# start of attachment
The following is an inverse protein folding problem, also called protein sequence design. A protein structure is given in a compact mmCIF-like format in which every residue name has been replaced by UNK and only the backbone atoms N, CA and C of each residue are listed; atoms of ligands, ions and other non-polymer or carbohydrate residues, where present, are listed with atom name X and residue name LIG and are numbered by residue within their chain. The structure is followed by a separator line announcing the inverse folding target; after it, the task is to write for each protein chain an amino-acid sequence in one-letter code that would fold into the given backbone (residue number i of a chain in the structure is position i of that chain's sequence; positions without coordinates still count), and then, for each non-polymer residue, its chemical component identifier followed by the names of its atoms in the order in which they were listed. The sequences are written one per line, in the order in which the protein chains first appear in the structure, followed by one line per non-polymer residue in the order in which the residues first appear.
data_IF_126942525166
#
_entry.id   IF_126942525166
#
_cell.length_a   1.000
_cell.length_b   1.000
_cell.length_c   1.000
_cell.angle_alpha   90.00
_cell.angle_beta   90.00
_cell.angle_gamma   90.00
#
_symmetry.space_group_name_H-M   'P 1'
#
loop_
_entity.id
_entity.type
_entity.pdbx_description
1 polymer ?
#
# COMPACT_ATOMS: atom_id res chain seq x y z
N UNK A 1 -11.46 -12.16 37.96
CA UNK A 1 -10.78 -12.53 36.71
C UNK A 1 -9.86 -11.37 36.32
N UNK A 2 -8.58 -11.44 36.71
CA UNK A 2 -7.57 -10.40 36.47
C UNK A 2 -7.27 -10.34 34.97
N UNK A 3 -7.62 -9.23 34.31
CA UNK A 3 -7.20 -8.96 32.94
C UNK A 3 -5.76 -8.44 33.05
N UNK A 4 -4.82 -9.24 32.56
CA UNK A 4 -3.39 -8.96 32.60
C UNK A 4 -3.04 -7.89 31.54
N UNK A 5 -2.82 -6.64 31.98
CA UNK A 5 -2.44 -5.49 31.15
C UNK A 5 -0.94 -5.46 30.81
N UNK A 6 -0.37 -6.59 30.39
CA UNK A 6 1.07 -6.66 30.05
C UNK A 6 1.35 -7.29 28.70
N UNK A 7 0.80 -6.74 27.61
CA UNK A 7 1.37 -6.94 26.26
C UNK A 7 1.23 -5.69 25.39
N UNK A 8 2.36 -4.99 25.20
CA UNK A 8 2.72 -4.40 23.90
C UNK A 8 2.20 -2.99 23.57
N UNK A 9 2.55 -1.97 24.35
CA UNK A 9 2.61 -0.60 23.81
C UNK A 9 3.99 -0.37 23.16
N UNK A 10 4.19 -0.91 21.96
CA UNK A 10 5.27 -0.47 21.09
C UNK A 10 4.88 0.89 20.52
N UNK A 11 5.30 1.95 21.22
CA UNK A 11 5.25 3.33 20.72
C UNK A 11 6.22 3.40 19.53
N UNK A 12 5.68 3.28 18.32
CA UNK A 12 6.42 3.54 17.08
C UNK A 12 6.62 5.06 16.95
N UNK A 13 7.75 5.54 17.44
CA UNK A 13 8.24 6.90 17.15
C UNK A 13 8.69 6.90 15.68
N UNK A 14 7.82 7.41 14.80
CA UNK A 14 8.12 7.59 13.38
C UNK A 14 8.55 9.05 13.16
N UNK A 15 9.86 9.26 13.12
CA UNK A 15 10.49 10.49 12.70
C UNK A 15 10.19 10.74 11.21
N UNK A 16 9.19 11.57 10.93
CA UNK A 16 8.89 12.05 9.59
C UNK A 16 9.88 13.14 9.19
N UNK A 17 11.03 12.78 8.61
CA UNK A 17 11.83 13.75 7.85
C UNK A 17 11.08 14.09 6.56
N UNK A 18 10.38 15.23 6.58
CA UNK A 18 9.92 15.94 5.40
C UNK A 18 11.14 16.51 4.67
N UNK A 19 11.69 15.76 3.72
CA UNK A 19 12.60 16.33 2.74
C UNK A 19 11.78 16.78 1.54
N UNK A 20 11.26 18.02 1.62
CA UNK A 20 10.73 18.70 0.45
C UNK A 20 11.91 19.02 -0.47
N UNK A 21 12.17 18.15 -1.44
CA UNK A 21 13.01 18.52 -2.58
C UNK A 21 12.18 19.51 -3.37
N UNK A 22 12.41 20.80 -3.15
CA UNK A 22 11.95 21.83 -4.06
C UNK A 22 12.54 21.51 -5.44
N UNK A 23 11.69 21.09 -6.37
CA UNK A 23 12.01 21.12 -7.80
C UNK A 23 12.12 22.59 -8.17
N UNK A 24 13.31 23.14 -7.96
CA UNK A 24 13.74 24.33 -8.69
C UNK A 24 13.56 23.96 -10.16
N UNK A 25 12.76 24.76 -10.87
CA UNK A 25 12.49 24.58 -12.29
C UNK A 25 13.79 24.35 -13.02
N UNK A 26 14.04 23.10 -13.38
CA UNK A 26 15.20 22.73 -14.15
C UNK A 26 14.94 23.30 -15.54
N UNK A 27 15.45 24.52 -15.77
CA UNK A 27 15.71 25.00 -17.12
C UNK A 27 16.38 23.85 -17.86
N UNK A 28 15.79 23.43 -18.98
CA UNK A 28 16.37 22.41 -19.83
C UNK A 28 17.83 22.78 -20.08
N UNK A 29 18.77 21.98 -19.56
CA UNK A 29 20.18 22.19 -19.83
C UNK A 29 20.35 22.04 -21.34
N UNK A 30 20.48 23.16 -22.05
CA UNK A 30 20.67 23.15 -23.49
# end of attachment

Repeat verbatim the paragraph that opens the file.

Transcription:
The following is an inverse protein folding problem, also called protein sequence design. A protein structure is given in a compact mmCIF-like format in which every residue name has been replaced by UNK and only the backbone atoms N, CA and C of each residue are listed; atoms of ligands, ions and other non-polymer or carbohydrate residues, where present, are listed with atom name X and residue name LIG and are numbered by residue within their chain. The structure is followed by a separator line announcing the inverse folding target; after it, the task is to write for each protein chain an amino-acid sequence in one-letter code that would fold into the given backbone (residue number i of a chain in the structure is position i of that chain's sequence; positions without coordinates still count), and then, for each non-polymer residue, its chemical component identifier followed by the names of its atoms in the order in which they were listed. The sequences are written one per line, in the order in which the protein chains first appear in the structure, followed by one line per non-polymer residue in the order in which the residues first appear.